Do Insiders Own Lots Of Shares In Condor Petroleum Inc (TSE:CPI)?

A look at the shareholders of Condor Petroleum Inc (TSE:CPI) can tell us which group is most powerful. Insiders often own a large chunk of younger, smaller, companies while huge companies tend to have institutions as shareholders. I quite like to see at least a little bit of insider ownership. As Charlie Munger said ‘Show me the incentive and I will show you the outcome.’

With a market capitalization of CA$8m, Condor Petroleum is a small cap stock, so it might not be well known by many institutional investors. Our analysis of the ownership of the company, below, shows that institutions don’t own many shares in the company. Let’s delve deeper into each type of owner, to discover more about CPI.

View our latest analysis for Condor Petroleum

TSX:CPI Ownership Summary November 6th 18
TSX:CPI Ownership Summary November 6th 18

What Does The Lack Of Institutional Ownership Tell Us About Condor Petroleum?

Small companies that are not very actively traded often lack institutional investors, but it’s less common to see large companies without them.

There are many reasons why a company might not have any institutions on the share registry. It may be hard for institutions to buy large amounts of shares, if liquidity (the amount of shares traded each day) is low. If the company has not needed to raise capital, institutions might lack the opportunity to build a position. Alternatively, there might be something about the company that has kept institutional investors away. Condor Petroleum might not have the sort of past performance institutions are looking for, or perhaps they simply have not studied the business closely.

TSX:CPI Income Statement Export November 6th 18
TSX:CPI Income Statement Export November 6th 18

We note that hedge funds don’t have a meaningful investment in Condor Petroleum. Our information suggests that there isn’t any analyst coverage of the stock, so it is probably little known.

Insider Ownership Of Condor Petroleum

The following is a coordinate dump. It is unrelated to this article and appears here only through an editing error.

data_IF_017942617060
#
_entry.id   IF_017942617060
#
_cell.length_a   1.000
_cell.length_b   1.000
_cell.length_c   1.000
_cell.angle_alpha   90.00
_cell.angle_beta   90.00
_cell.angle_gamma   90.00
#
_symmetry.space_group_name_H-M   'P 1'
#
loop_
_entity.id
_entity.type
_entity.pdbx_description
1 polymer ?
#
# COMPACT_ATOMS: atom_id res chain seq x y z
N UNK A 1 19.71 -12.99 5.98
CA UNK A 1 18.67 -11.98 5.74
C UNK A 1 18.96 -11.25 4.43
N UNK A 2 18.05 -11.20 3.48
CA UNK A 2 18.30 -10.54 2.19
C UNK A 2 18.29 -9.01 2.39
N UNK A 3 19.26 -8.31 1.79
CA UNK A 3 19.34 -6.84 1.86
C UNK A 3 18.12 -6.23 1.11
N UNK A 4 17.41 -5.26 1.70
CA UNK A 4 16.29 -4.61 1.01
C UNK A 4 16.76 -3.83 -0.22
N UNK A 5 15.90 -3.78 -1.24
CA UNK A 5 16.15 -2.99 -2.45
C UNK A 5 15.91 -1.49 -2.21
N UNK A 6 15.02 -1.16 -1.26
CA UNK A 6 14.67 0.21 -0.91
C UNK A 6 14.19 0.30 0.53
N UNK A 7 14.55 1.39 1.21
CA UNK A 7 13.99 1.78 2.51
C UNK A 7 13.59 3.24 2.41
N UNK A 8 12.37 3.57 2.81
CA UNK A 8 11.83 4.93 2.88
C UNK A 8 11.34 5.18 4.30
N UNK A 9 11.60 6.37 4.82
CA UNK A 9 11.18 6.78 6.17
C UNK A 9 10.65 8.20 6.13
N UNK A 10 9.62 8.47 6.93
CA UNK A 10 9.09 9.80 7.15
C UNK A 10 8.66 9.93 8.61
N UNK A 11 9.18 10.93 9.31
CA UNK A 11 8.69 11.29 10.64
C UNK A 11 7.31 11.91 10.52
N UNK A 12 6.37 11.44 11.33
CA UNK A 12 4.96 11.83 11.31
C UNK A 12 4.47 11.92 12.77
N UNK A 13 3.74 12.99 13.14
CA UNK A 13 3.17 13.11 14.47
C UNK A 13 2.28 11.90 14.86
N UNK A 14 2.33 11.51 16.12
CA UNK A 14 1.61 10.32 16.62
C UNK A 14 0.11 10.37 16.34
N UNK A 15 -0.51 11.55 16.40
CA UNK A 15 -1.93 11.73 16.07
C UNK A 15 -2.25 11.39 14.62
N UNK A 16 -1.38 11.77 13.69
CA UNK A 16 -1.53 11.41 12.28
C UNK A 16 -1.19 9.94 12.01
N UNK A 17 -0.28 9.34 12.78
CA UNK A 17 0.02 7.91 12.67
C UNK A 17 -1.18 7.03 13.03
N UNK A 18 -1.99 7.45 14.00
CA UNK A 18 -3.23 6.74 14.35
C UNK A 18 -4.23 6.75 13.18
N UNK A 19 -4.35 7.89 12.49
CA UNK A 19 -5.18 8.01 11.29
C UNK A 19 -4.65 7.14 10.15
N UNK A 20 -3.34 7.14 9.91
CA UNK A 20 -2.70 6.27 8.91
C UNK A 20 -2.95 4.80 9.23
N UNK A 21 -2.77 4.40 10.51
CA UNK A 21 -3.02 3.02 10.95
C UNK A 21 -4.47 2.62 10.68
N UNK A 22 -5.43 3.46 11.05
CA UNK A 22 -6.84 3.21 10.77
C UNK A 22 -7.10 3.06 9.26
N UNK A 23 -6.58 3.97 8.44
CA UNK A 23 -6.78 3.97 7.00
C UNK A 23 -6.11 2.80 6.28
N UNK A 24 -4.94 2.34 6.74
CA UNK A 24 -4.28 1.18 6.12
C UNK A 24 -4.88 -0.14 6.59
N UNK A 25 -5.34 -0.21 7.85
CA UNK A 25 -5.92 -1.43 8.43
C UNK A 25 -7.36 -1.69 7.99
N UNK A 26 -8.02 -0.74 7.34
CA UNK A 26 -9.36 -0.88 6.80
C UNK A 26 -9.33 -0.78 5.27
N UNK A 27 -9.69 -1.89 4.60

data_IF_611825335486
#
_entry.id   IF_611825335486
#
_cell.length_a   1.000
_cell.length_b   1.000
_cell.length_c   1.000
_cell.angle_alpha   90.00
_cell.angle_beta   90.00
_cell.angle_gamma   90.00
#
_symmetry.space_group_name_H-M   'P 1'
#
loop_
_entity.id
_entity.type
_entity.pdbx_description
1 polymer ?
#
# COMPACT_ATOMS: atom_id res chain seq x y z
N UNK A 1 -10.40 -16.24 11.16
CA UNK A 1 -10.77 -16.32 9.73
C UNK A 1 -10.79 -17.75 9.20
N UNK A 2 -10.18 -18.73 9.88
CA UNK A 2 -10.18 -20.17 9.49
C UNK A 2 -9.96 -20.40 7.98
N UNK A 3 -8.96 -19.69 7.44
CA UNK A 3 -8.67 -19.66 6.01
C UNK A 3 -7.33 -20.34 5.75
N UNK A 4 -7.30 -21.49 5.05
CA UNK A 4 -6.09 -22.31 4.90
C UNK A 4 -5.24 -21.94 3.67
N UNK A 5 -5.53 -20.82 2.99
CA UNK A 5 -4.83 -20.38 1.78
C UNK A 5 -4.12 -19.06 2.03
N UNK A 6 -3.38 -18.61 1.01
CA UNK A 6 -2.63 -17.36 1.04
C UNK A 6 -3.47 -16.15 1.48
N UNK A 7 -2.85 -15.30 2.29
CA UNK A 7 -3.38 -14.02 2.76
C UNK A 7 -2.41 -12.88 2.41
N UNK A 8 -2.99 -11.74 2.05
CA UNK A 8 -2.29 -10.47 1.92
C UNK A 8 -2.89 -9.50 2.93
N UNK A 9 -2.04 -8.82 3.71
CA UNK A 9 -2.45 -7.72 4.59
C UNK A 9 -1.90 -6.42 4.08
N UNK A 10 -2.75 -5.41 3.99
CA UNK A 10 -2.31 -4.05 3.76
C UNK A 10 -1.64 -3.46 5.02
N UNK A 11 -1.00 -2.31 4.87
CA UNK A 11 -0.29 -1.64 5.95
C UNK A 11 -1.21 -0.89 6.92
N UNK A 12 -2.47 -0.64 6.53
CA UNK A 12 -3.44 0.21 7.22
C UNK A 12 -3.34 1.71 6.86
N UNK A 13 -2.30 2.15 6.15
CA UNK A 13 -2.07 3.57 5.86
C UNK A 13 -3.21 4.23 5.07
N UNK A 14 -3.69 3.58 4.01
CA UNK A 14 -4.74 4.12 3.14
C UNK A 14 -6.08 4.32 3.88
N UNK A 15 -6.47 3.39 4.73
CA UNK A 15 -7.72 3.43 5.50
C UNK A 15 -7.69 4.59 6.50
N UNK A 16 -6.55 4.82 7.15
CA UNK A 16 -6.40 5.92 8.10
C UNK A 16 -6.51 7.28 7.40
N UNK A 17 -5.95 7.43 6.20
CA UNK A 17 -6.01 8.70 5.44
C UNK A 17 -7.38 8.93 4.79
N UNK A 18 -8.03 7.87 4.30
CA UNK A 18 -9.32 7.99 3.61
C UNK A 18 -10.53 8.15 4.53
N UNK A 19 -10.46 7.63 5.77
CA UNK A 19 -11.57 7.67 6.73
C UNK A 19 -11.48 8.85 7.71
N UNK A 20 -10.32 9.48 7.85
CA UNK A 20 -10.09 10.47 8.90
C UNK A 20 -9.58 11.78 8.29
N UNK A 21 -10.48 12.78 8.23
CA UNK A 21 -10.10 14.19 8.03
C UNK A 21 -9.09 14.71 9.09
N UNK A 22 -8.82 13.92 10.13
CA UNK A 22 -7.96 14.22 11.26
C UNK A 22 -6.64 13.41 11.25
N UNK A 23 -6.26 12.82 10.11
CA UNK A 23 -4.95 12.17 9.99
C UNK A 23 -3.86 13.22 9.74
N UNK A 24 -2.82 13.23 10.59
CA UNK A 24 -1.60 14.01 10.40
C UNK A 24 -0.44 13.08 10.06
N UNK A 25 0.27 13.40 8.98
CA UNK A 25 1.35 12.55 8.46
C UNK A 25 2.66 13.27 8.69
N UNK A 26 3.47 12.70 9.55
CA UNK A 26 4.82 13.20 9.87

The definition of company insiders can be subjective, and does vary between jurisdictions. Our data reflects individual insiders, capturing board members at the very least. The company management answer to the board; and the latter should represent the interests of shareholders. Notably, sometimes top-level managers are on the board, themselves.

I generally consider insider ownership to be a good thing. However, on some occasions it makes it more difficult for other shareholders to hold the board accountable for decisions.

It seems insiders own a significant proportion of Condor Petroleum Inc. Insiders have a CA$2m stake in this CA$8m business. It is great to see insiders so invested in the business. It might be worth checking if those insiders have been buying recently.

General Public Ownership

The general public, mostly retail investors, hold a substantial 54% stake in CPI, suggesting it is a fairly popular stock. With this size of ownership, retail investors can collectively play a role in decisions that affect shareholder returns, such as dividend policies and the appointment of directors. They can also exercise the power to decline an acquisition or merger that may not improve profitability.

Private Company Ownership

Our data indicates that Private Companies hold 21%, of the company’s shares. It might be worth looking deeper into this. If related parties, such as insiders, have an interest in one of these private companies, that should be disclosed in the annual report. Private companies may also have a strategic interest in the company.

Next Steps:

I find it very interesting to look at who exactly owns a company. But to truly gain insight, we need to consider other information, too.

Many find it useful to take an in depth look at how a company has performed in the past. You can access this detailed graph of past earnings, revenue and cash flow .

Of course this may not be the best stock to buy. So take a peek at this free free list of interesting companies.

NB: Figures in this article are calculated using data from the last twelve months, which refer to the 12-month period ending on the last date of the month the financial statement is dated. This may not be consistent with full year annual report figures.

To help readers see past the short term volatility of the financial market, we aim to bring you a long-term focused research analysis purely driven by fundamental data. Note that our analysis does not factor in the latest price-sensitive company announcements.

The author is an independent contributor and at the time of publication had no position in the stocks mentioned. For errors that warrant correction please contact the editor at editorial-team@simplywallst.com.